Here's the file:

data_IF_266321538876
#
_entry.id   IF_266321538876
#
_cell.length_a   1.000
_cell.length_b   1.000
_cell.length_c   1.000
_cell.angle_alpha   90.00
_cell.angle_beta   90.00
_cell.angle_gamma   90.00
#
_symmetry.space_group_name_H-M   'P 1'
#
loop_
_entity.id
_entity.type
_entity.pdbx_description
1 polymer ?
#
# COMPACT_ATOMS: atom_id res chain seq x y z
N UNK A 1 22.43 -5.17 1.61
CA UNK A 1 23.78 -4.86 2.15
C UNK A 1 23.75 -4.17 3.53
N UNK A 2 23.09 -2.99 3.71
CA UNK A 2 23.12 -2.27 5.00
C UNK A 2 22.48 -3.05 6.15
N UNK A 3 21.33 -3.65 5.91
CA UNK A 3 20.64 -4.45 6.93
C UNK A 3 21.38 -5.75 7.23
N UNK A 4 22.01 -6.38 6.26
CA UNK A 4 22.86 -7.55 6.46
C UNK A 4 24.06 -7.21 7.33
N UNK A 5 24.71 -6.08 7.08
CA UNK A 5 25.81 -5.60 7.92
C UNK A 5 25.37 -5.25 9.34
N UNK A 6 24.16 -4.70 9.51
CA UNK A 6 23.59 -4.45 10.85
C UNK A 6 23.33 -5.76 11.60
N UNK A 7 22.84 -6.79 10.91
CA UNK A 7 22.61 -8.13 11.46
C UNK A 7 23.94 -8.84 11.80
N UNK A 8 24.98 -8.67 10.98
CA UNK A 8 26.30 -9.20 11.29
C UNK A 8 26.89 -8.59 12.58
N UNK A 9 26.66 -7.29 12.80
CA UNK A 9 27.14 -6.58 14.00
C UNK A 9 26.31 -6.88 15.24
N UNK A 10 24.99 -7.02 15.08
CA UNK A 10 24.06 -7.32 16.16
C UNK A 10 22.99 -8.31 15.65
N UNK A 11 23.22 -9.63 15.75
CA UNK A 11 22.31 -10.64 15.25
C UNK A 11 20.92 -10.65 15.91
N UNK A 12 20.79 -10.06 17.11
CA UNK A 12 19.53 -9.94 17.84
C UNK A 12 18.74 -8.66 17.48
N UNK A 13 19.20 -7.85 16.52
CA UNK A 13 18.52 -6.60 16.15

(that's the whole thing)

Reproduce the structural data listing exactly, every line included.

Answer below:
data_IF_266321538876
#
_entry.id   IF_266321538876
#
_cell.length_a   1.000
_cell.length_b   1.000
_cell.length_c   1.000
_cell.angle_alpha   90.00
_cell.angle_beta   90.00
_cell.angle_gamma   90.00
#
_symmetry.space_group_name_H-M   'P 1'
#
loop_
_entity.id
_entity.type
_entity.pdbx_description
1 polymer ?
#
# COMPACT_ATOMS: atom_id res chain seq x y z
N UNK A 1 22.43 -5.17 1.61
CA UNK A 1 23.78 -4.86 2.15
C UNK A 1 23.75 -4.17 3.53
N UNK A 2 23.09 -2.99 3.71
CA UNK A 2 23.12 -2.27 5.00
C UNK A 2 22.48 -3.05 6.15
N UNK A 3 21.33 -3.65 5.91
CA UNK A 3 20.64 -4.45 6.93
C UNK A 3 21.38 -5.75 7.23
N UNK A 4 22.01 -6.38 6.26
CA UNK A 4 22.86 -7.55 6.46
C UNK A 4 24.06 -7.21 7.33
N UNK A 5 24.71 -6.08 7.08
CA UNK A 5 25.81 -5.60 7.92
C UNK A 5 25.37 -5.25 9.34
N UNK A 6 24.16 -4.70 9.51
CA UNK A 6 23.59 -4.45 10.85
C UNK A 6 23.33 -5.76 11.60
N UNK A 7 22.84 -6.79 10.91
CA UNK A 7 22.61 -8.13 11.46
C UNK A 7 23.94 -8.84 11.80
N UNK A 8 24.98 -8.67 10.98
CA UNK A 8 26.30 -9.20 11.29
C UNK A 8 26.89 -8.59 12.58
N UNK A 9 26.66 -7.29 12.80
CA UNK A 9 27.14 -6.58 14.00
C UNK A 9 26.31 -6.88 15.24
N UNK A 10 24.99 -7.02 15.08
CA UNK A 10 24.06 -7.32 16.16
C UNK A 10 22.99 -8.31 15.65
N UNK A 11 23.22 -9.63 15.75
CA UNK A 11 22.31 -10.64 15.25
C UNK A 11 20.92 -10.65 15.91
N UNK A 12 20.79 -10.06 17.11
CA UNK A 12 19.53 -9.94 17.84
C UNK A 12 18.74 -8.66 17.48
N UNK A 13 19.20 -7.85 16.52
CA UNK A 13 18.52 -6.60 16.15